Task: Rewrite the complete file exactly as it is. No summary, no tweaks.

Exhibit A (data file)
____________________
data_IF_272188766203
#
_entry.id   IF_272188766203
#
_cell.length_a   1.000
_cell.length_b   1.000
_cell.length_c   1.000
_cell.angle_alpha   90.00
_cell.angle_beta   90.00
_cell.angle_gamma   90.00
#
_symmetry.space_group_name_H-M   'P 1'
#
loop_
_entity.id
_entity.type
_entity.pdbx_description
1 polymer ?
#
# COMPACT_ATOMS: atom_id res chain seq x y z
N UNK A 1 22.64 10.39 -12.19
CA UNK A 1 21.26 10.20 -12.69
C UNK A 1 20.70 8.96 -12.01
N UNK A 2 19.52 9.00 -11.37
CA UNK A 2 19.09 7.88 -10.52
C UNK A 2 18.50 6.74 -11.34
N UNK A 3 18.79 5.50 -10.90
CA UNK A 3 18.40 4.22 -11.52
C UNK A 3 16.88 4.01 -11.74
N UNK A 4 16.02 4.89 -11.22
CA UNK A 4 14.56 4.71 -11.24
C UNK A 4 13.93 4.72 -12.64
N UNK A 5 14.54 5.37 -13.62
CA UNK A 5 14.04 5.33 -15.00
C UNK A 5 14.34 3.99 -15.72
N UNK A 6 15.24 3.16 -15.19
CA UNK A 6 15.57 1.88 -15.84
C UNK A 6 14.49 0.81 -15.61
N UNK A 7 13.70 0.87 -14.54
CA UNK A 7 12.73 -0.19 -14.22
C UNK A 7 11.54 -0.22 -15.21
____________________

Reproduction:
data_IF_272188766203
#
_entry.id   IF_272188766203
#
_cell.length_a   1.000
_cell.length_b   1.000
_cell.length_c   1.000
_cell.angle_alpha   90.00
_cell.angle_beta   90.00
_cell.angle_gamma   90.00
#
_symmetry.space_group_name_H-M   'P 1'
#
loop_
_entity.id
_entity.type
_entity.pdbx_description
1 polymer ?
#
# COMPACT_ATOMS: atom_id res chain seq x y z
N UNK A 1 22.64 10.39 -12.19
CA UNK A 1 21.26 10.20 -12.69
C UNK A 1 20.70 8.96 -12.01
N UNK A 2 19.52 9.00 -11.37
CA UNK A 2 19.09 7.88 -10.52
C UNK A 2 18.50 6.74 -11.34
N UNK A 3 18.79 5.50 -10.90
CA UNK A 3 18.40 4.22 -11.52
C UNK A 3 16.88 4.01 -11.74
N UNK A 4 16.02 4.89 -11.22
CA UNK A 4 14.56 4.71 -11.24
C UNK A 4 13.93 4.72 -12.64
N UNK A 5 14.54 5.37 -13.62
CA UNK A 5 14.04 5.33 -15.00
C UNK A 5 14.34 3.99 -15.72
N UNK A 6 15.24 3.16 -15.19
CA UNK A 6 15.57 1.88 -15.84
C UNK A 6 14.49 0.81 -15.61
N UNK A 7 13.70 0.87 -14.54
CA UNK A 7 12.73 -0.19 -14.22
C UNK A 7 11.54 -0.22 -15.21